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Why is Mexico a good option?When you want to expand your business abroad, you must make sure that the country you wish to settle in has the right conditions for your business, but also that it’s culture and legal system are comprehensible and adaptable to your company.Setting a branch of your business in Mexico it’s a great strategy to expand it. The Mexican economy has the stability to warranty significant gains as well as growth since it is the 10th largest economy in terms of purchasing power parity and 14th largest in nominal terms.Another advantage of settling in Mexico is that they have 12 free trade agreements with 46 countries, including Japan, Israel, the European Union and much of Central and South America. With the most influential agreement being the North American Free Trade Agreement (NAFTA), between the United States, Canada and Mexico. Although NAFTA will come to an end when the United States-Mexico-Canada Agreement (USMCA) is ratified. The new agreement increases labour and environmental regulations, and incentivizes domestic production of automobiles. The agreement also provides updated intellectual property protections.This variety of agreements and Mexico’s strategic location, next to the USA, could help you reach new markets.Mexico’s foreign investment is most prominent in manufacturing, mining, and financial services. Within the manufacturing sector, the largest are the automobile, auto parts producers and steel manufacturers.The country has two main sources of wealth: oil and tourism, which represent almost 30% of the gross domestic product, and its industry is increasingly dominated by the private sector.Recent administrations have expanded competition in natural gas distribution, electricity generation, seaports, railroads, telecommunications and airports.Although Mexico offers many strategic and commercial advantages, you need to be cautious with its labor laws, payroll, and tax system if you want to expand your business there.Consider hiring local assistance to help you with payroll services, labor laws, taxation, and hiring procedures, as well as guiding you with the business etiquette you must follow while in Mexico.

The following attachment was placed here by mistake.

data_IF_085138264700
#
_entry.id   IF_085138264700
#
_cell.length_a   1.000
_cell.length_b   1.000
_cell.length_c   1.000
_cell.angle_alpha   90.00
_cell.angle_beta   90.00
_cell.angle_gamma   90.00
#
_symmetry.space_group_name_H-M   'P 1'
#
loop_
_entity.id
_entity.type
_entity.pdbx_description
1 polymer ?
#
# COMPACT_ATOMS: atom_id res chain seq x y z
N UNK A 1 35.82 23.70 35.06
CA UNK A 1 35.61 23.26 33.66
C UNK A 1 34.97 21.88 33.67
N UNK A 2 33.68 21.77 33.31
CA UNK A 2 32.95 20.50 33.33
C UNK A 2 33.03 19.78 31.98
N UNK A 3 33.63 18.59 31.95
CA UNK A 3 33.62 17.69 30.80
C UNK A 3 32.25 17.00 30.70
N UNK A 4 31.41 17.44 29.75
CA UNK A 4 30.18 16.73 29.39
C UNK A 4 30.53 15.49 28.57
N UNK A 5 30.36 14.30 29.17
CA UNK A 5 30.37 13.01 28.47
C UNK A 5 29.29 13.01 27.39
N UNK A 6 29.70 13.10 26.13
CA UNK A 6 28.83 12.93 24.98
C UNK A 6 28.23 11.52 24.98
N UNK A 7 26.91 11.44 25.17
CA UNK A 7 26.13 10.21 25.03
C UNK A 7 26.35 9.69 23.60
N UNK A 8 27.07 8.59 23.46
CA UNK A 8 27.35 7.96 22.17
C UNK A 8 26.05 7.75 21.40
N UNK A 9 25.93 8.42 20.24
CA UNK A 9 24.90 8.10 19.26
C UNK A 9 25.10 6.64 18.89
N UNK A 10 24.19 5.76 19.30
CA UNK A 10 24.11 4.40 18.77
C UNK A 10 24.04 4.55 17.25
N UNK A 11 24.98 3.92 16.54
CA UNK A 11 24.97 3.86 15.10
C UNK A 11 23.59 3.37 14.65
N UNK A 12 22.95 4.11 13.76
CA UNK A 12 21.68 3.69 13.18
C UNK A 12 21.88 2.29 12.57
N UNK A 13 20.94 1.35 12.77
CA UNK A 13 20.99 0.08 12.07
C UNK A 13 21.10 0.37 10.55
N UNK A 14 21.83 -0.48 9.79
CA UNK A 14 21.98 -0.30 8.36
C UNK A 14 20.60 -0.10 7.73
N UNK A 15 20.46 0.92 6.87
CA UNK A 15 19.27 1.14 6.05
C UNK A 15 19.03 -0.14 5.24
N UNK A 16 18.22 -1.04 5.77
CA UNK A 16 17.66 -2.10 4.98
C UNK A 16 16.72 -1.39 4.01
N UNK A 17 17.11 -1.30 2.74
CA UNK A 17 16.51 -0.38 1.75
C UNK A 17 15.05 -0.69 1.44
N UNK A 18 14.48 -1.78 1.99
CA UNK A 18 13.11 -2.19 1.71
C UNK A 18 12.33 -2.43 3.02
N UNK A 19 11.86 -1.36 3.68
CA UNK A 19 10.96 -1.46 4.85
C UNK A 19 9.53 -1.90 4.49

4 things you need to know about Mexican payroll laws
- Minimum wage. There’s a national minimum wage standard that applies regardless of their industry, experience or job. Nonetheless, only 43 municipalities located next to the border with the United States have a more substantial minimum wage.
- Minimum paid holiday. Workers have a minimum of days for vacation according to the years of service in a company. After the first year, they have six days of vacation. After two years, they’ll have eight days, and so on. Don’t forget that there are mandatory rest days like Christmas and New Year.
- Overtime. Working hours vary depending on the type of work shift. They can work for longer hours only if workers get overtime pay.
- Taxes and deductions. Taxes and deductions. Mexico has specific tax rates, and you will be obliged to make a monthly and annual statement. Remember that you will also have to pay for the social security contribution.
Legal entitiesThese are the most popular legal entity types:
- Sociedad Anonima or S.A and the Sociedad Anonima De Capital Variable or S.A. De C.V that establishes that shareholders are only responsible for their own contributions and assets.and the limited liability company
- Sociedad de Responsabilidad Limitada or S. De R.L. that will help provide insulation to you as an investor and will mean you are not personally liable for the debts or funds of your company.
- SAS: Sociedad por Acciones Simplificada (Simplified Shares Company)
- SAPI: Sociedad Anónima Promotora de Inversión (Stock Corporation for Investment Promotion)
- SOFOM: Sociedad Financiera de Objeto Múltiple (Multi Purpose Financial Company)